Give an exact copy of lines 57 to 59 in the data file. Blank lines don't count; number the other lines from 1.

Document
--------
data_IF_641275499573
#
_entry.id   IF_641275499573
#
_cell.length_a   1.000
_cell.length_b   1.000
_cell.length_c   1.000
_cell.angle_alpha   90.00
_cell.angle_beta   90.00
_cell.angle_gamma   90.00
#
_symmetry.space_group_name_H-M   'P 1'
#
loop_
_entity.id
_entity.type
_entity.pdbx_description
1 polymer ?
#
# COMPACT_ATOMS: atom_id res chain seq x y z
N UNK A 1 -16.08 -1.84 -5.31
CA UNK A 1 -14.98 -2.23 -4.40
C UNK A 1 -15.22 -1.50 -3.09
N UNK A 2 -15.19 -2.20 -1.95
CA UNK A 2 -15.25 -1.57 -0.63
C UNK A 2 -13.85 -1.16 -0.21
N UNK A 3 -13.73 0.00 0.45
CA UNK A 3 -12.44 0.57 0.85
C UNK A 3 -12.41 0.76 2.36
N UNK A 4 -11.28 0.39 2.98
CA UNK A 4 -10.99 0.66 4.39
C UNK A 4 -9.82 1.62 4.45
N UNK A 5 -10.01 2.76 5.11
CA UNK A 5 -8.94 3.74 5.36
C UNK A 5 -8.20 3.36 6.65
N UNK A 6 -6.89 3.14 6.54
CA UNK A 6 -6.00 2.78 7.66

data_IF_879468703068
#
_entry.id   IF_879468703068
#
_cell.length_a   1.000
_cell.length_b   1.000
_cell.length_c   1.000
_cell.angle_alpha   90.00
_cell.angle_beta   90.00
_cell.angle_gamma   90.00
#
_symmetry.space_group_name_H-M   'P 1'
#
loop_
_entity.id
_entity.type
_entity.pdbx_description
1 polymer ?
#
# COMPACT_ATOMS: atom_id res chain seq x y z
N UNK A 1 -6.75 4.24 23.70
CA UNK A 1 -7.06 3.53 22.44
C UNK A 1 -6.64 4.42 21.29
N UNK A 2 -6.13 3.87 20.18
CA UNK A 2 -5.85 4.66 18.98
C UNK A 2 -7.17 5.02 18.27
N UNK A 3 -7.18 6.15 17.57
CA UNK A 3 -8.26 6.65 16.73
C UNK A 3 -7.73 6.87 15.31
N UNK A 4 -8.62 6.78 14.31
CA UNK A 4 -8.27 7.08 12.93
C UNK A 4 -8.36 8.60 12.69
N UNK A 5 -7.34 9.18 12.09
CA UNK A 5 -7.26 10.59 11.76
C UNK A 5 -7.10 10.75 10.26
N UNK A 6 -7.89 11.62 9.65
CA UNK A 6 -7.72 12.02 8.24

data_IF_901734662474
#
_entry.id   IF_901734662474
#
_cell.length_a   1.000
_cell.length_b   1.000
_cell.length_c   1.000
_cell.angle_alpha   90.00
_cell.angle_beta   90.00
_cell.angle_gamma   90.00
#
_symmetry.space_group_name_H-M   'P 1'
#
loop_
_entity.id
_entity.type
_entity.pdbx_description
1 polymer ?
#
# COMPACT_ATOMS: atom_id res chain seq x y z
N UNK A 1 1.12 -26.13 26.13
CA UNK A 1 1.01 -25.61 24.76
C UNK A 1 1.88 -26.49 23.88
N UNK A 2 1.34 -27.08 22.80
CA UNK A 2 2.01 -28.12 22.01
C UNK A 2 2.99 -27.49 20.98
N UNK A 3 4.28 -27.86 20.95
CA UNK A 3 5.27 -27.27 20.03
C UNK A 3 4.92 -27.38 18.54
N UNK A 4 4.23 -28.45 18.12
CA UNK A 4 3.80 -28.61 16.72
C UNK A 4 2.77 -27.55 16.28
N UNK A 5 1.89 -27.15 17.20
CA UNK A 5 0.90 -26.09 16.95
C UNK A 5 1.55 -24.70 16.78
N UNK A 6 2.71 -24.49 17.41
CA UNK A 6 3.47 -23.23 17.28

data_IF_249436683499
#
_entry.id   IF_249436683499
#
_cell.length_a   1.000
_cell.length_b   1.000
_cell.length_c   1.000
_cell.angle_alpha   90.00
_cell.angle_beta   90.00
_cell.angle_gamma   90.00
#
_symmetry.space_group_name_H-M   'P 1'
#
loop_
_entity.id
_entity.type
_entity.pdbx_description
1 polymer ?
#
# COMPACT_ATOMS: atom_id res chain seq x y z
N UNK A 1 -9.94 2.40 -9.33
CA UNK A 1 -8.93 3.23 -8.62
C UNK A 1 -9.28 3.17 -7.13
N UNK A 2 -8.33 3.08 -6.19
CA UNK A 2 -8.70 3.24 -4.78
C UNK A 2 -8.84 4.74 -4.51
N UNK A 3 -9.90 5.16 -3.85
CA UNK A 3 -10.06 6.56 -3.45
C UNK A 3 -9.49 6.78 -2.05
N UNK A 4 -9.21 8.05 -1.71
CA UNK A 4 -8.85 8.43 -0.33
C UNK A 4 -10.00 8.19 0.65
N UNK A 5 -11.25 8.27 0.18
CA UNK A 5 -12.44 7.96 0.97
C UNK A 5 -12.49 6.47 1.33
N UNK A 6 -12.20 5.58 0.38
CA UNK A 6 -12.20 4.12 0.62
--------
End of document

# COMPACT_ATOMS: atom_id res chain seq x y z
N UNK A 1 -6.75 4.24 23.70
CA UNK A 1 -7.06 3.53 22.44